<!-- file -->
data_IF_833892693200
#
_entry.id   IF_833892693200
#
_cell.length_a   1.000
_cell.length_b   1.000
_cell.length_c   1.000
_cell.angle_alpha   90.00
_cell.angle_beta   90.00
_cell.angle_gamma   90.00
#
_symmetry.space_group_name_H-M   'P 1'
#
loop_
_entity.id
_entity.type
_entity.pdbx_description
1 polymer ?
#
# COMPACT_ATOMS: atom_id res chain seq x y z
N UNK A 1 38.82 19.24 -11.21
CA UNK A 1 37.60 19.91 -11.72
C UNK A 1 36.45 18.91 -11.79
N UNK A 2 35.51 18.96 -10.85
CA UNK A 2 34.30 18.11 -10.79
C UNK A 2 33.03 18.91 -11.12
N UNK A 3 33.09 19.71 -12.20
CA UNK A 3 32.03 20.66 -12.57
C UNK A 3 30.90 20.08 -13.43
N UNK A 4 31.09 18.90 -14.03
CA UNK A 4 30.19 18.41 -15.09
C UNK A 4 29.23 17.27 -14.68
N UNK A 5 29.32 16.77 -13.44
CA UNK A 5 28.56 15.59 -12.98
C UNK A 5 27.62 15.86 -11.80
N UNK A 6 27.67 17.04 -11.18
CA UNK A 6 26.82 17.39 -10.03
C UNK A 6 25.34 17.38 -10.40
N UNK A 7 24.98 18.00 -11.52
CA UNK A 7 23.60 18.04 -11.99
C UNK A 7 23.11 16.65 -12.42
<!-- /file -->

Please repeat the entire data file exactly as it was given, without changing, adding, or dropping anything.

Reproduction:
data_IF_833892693200
#
_entry.id   IF_833892693200
#
_cell.length_a   1.000
_cell.length_b   1.000
_cell.length_c   1.000
_cell.angle_alpha   90.00
_cell.angle_beta   90.00
_cell.angle_gamma   90.00
#
_symmetry.space_group_name_H-M   'P 1'
#
loop_
_entity.id
_entity.type
_entity.pdbx_description
1 polymer ?
#
# COMPACT_ATOMS: atom_id res chain seq x y z
N UNK A 1 38.82 19.24 -11.21
CA UNK A 1 37.60 19.91 -11.72
C UNK A 1 36.45 18.91 -11.79
N UNK A 2 35.51 18.96 -10.85
CA UNK A 2 34.30 18.11 -10.79
C UNK A 2 33.03 18.91 -11.12
N UNK A 3 33.09 19.71 -12.20
CA UNK A 3 32.03 20.66 -12.57
C UNK A 3 30.90 20.08 -13.43
N UNK A 4 31.09 18.90 -14.03
CA UNK A 4 30.19 18.41 -15.09
C UNK A 4 29.23 17.27 -14.68
N UNK A 5 29.32 16.77 -13.44
CA UNK A 5 28.56 15.59 -12.98
C UNK A 5 27.62 15.86 -11.80
N UNK A 6 27.67 17.04 -11.18
CA UNK A 6 26.82 17.39 -10.03
C UNK A 6 25.34 17.38 -10.40
N UNK A 7 24.98 18.00 -11.52
CA UNK A 7 23.60 18.04 -11.99
C UNK A 7 23.11 16.65 -12.42